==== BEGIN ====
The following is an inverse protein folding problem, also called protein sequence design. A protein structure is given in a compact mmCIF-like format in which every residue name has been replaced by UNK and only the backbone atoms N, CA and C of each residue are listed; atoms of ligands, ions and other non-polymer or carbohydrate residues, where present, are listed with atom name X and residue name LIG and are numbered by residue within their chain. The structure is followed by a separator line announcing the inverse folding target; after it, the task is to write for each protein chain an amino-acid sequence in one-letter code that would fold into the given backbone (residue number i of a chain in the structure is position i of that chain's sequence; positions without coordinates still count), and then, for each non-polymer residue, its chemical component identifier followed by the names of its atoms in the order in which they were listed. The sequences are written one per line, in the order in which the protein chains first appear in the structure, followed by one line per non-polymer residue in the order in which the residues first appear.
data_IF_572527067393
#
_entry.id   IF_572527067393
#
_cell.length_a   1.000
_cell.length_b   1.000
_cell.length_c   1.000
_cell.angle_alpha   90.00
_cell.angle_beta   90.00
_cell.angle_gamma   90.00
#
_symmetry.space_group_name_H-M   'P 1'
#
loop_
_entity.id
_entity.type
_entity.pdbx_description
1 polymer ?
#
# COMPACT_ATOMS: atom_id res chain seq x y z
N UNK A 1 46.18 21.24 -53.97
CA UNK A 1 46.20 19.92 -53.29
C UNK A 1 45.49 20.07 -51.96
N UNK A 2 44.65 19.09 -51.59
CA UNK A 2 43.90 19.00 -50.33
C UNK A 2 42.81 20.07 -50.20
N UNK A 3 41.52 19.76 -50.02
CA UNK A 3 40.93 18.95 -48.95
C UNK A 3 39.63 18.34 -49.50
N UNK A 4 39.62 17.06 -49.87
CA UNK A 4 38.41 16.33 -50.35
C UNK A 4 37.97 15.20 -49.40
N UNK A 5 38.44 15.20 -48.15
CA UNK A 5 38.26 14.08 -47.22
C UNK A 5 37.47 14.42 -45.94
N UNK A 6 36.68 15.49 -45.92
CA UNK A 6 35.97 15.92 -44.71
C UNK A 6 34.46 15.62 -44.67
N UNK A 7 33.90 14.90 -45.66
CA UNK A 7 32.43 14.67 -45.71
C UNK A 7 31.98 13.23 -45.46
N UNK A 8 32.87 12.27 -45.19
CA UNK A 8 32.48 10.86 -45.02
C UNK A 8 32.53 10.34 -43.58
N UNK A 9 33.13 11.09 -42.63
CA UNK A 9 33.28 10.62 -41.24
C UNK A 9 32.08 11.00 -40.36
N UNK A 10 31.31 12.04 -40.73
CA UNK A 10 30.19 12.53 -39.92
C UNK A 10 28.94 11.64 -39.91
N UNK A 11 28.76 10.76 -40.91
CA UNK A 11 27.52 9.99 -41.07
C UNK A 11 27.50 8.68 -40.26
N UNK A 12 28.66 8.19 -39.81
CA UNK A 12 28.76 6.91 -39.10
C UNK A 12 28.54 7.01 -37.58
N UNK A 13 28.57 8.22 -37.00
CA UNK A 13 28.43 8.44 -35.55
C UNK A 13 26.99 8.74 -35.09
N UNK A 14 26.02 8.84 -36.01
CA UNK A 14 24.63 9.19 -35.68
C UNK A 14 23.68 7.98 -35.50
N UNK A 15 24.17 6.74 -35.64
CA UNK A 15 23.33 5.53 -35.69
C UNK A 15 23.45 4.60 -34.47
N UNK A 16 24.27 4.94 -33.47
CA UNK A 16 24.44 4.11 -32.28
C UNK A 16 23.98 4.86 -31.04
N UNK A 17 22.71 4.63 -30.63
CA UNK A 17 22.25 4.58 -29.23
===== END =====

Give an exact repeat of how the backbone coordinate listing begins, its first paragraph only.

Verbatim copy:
The following is an inverse protein folding problem, also called protein sequence design. A protein structure is given in a compact mmCIF-like format in which every residue name has been replaced by UNK and only the backbone atoms N, CA and C of each residue are listed; atoms of ligands, ions and other non-polymer or carbohydrate residues, where present, are listed with atom name X and residue name LIG and are numbered by residue within their chain. The structure is followed by a separator line announcing the inverse folding target; after it, the task is to write for each protein chain an amino-acid sequence in one-letter code that would fold into the given backbone (residue number i of a chain in the structure is position i of that chain's sequence; positions without coordinates still count), and then, for each non-polymer residue, its chemical component identifier followed by the names of its atoms in the order in which they were listed. The sequences are written one per line, in the order in which the protein chains first appear in the structure, followed by one line per non-polymer residue in the order in which the residues first appear.